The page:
ONE OF THE RESPONSES FROM THE RSPCA to the 2014 Wooler Review is the proposal that vets should attend all RSPCA actions to seize suspected abused animals, rather than just provide a “certificate of suffering” by telephone. A sensible approach to the problem, one might assume.
But am I the only vet reeling somewhat at the unspoken truth that vets have previously issued these certificates on the basis of something reported to them over the phone by an unqualified and unregulated third party? Is this really what has been going on? If it is, it surely goes against the first of the RCVS’ 12 Principles of Certification. Why has no one been hauled over the coals regarding this before?
The RSPCA has had some bad press over the last few years with regard to over-zealous prosecution and I have certainly read some cases that went to court that made me shudder. Like the 13-year-old schoolgirl who was prosecuted for (legally) going rabbiting with her dog – the sort of thing my own kids were encouraged to do in order to keep them out of mischief and in the fresh air.
There is of course no denying that animal cruelty occurs and that when this is deliberate and of a certain severity then enforcement action should be taken. Such action may require moving the animal to a “place of safety” and vets have a key role to play in certifying the need for this. But to have done this previously on the say-so of an RSPCA inspector, somewhat overdressed in a black uniform closely resembling that of the police, was surely inviting censure from the courts if not the RCVS itself.
I would also caution those vets asked by the RSPCA in the future to examine an animal and certify that its suffering warrants its immediate removal from its owner to only comply with this in all but the most severe and obvious cases.
If you are going to remove an animal from any situation, you need to be certain it is going to something that is better. I’m not convinced this can be guaranteed in many, perhaps the majority, of cases.
Many of the cases I’ve read about involving the removal of animals have been for incredibly trivial things that were causing the sort of suffering that can occur as a relatively normal part of living and as a result of changing circumstances and the occurrence of “events”. In my view, the reality of pet-owning means that probably most pets lead less than perfect lives. “But that’s appalling,” I hear you say. To which I would reply that I suspect most people (including most children) lead less than perfect lives too.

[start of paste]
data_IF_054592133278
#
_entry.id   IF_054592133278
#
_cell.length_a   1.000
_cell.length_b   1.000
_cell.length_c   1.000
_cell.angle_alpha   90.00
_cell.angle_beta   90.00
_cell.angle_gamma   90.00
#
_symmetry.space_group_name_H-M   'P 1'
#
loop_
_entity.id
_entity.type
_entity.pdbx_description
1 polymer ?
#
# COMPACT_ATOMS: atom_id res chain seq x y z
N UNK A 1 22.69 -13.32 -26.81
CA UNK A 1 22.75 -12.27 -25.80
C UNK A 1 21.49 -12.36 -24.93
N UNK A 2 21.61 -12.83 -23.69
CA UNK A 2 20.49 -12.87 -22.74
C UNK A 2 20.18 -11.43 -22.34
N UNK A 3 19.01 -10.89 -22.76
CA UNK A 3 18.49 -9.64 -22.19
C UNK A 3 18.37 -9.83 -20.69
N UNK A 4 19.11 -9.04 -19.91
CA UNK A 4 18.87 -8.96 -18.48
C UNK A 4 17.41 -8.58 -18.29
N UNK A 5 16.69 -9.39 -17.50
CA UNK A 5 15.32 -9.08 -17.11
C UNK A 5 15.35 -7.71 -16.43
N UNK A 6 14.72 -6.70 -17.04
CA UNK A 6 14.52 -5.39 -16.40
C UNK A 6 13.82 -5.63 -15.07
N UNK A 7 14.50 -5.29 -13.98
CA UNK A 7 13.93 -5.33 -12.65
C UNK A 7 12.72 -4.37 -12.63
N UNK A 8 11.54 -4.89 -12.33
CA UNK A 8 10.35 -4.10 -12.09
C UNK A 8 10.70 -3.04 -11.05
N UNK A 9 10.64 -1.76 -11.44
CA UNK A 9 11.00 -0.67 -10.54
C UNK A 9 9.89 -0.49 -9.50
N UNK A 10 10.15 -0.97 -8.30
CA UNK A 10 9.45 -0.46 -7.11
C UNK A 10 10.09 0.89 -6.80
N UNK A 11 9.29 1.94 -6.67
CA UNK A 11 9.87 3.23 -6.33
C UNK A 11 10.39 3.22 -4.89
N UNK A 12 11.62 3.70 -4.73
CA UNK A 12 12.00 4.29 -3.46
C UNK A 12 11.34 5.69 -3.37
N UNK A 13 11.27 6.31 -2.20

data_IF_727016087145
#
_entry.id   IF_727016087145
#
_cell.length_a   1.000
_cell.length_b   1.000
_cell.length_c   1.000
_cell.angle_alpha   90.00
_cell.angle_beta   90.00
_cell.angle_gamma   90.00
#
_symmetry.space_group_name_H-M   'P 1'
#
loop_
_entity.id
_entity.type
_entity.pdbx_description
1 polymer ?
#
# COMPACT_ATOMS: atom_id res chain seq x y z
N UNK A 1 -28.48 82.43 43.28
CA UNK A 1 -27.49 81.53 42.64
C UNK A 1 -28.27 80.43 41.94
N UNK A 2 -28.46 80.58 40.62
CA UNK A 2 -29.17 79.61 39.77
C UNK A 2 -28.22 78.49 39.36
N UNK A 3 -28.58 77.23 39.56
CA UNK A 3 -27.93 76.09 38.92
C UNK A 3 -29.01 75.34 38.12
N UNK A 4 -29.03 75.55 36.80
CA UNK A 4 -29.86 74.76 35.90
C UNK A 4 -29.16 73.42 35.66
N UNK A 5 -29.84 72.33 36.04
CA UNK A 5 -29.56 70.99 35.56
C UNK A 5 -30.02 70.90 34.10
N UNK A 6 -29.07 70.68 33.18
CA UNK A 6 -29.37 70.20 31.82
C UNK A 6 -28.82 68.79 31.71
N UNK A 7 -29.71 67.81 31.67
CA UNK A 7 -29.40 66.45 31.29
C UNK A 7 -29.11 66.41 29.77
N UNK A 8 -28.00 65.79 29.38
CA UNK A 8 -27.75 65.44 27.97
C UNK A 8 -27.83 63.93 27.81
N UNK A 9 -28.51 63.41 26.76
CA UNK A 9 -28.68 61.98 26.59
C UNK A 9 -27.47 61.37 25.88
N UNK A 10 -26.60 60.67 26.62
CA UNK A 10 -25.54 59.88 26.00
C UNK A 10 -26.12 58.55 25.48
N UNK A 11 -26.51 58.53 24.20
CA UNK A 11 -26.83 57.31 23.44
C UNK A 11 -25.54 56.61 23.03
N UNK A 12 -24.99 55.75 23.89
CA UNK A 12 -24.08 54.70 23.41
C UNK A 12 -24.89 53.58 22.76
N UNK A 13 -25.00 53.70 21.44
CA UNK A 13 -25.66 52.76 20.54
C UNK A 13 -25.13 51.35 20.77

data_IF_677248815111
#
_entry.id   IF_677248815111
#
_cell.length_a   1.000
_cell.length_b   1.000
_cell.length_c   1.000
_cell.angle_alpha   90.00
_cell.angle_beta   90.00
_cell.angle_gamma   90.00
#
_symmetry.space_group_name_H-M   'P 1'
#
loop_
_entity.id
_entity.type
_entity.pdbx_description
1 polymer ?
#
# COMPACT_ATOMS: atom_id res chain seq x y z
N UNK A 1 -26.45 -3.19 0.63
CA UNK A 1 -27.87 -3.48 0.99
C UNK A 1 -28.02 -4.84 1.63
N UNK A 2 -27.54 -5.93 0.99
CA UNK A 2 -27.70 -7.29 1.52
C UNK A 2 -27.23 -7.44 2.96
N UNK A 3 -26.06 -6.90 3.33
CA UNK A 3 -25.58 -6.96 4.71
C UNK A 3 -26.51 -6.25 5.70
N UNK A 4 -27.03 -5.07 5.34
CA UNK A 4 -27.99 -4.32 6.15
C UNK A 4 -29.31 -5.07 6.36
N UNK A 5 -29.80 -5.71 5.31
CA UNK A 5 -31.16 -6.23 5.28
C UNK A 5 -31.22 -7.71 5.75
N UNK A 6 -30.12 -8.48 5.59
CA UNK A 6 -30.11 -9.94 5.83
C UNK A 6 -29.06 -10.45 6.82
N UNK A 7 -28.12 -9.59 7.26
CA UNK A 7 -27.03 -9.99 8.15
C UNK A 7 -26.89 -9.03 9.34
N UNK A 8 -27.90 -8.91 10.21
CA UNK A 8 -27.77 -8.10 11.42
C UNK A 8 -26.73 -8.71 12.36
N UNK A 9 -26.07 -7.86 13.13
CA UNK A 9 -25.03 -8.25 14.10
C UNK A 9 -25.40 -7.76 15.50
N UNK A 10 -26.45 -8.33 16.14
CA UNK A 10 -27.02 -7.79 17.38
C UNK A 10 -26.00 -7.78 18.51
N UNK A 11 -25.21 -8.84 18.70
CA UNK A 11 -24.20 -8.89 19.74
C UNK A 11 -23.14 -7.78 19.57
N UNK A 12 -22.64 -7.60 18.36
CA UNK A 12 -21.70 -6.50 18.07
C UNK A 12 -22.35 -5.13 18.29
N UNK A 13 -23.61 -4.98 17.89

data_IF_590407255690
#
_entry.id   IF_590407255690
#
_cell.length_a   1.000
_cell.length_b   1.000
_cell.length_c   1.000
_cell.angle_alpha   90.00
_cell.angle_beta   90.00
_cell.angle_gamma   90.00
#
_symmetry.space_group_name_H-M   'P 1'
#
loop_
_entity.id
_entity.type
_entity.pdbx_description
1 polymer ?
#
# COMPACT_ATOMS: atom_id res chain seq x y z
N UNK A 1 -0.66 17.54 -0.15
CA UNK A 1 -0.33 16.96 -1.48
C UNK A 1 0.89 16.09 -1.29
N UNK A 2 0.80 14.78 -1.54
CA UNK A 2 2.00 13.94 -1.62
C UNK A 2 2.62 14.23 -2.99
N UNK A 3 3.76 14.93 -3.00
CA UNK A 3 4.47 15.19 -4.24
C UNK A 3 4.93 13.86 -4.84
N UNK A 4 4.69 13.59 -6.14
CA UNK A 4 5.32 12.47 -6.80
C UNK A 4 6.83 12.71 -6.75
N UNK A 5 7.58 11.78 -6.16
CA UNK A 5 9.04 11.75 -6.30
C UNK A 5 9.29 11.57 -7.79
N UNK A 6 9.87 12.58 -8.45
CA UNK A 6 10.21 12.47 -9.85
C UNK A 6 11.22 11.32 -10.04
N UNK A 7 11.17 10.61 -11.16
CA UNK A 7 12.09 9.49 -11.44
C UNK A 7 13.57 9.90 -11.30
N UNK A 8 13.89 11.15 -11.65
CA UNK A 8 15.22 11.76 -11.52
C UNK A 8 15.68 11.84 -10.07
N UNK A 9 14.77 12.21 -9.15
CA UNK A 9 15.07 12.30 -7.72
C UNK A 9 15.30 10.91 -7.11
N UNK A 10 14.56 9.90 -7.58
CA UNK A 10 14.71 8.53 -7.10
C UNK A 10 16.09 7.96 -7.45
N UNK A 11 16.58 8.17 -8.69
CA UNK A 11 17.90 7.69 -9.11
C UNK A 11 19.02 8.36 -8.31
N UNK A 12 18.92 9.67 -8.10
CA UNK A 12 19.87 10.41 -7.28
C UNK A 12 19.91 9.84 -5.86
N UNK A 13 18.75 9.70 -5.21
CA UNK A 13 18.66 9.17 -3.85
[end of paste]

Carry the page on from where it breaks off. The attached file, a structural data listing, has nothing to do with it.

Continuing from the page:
Life after all is a moveable feast with changing circumstances and goalposts, and some degree of “suffering”, be it physical or emotional, is a normal part of being alive for animals and humans alike. I dare to suggest that many dogs owned by vets and vet nurses spend far too long shut in a cage/spare kennel at the vet practice when their owners are working.
Is this grounds for removing them from their owners to alleviate their suffering? My view is most definitely “no” but I am led to believe that in the past the RSPCA has removed animals for lesser offences.
A real dilemma
Removal of animals from their owners presents those “making the call” with a real dilemma. If we look specifically at dogs, many of them will lead “chaotic” lives, much like their owners. They may be fed and exercised somewhat erratically and they may visit the vet less than the optimum amount. Yet they may be reasonably healthy and “adore” their owner like no other.
To remove them on the basis of some relatively trivial deficiency in the care provided and with no way of explaining to the dog why this is necessary may create an “emotional” stress to the animal far in excess of the hurt from which it is being removed.
This happens with people too and there is, as I write, a very disturbing case (disturbing in my view based on the “facts” reported on the BBC news website) playing out in the media. It concerns a family in Norway from which the State has removed the five children on the grounds of child protection.
The reason, as reported, is because the couple used corporal punishment on their children which is specifically outlawed in Norway. There was no suggestion that the corporal punishment was excessive or that the children were otherwise uncared for.
Now one can argue the merits or otherwise of the judicious use of corporal punishment but regardless of one’s views it surely seems an overreaction by the authorities when some form of counselling and/or monitoring may have resolved the problem and kept the family together – especially when one considers that after the children were removed they were apparently split between three sets of foster parents. In all likelihood their psychological welfare has been severely compromised.
Which brings me back to the point I made previously about the removal of pets, and in particular dogs, from less than ideal homes but in which their “suffering” is relatively trivial. Surely it is better in such cases to encourage the owner to make changes in order to improve the animal’s life in its home environment rather than to remove it to a “place of safety” with which it is unfamiliar.
I sincerely hope that any vets called upon in the future by the RSPCA to certify an animal’s suffering in order to have it removed will give careful thought to the decision and consider the wider implications for the animal before going down that path.
In my view, only in severe cases should removal be considered the first and best option for the animal. Removing it from a less than ideal home runs the risk of subjecting it to an even poorer quality of life, particularly in the short term, which is surely not the outcome any of us are seeking to achieve.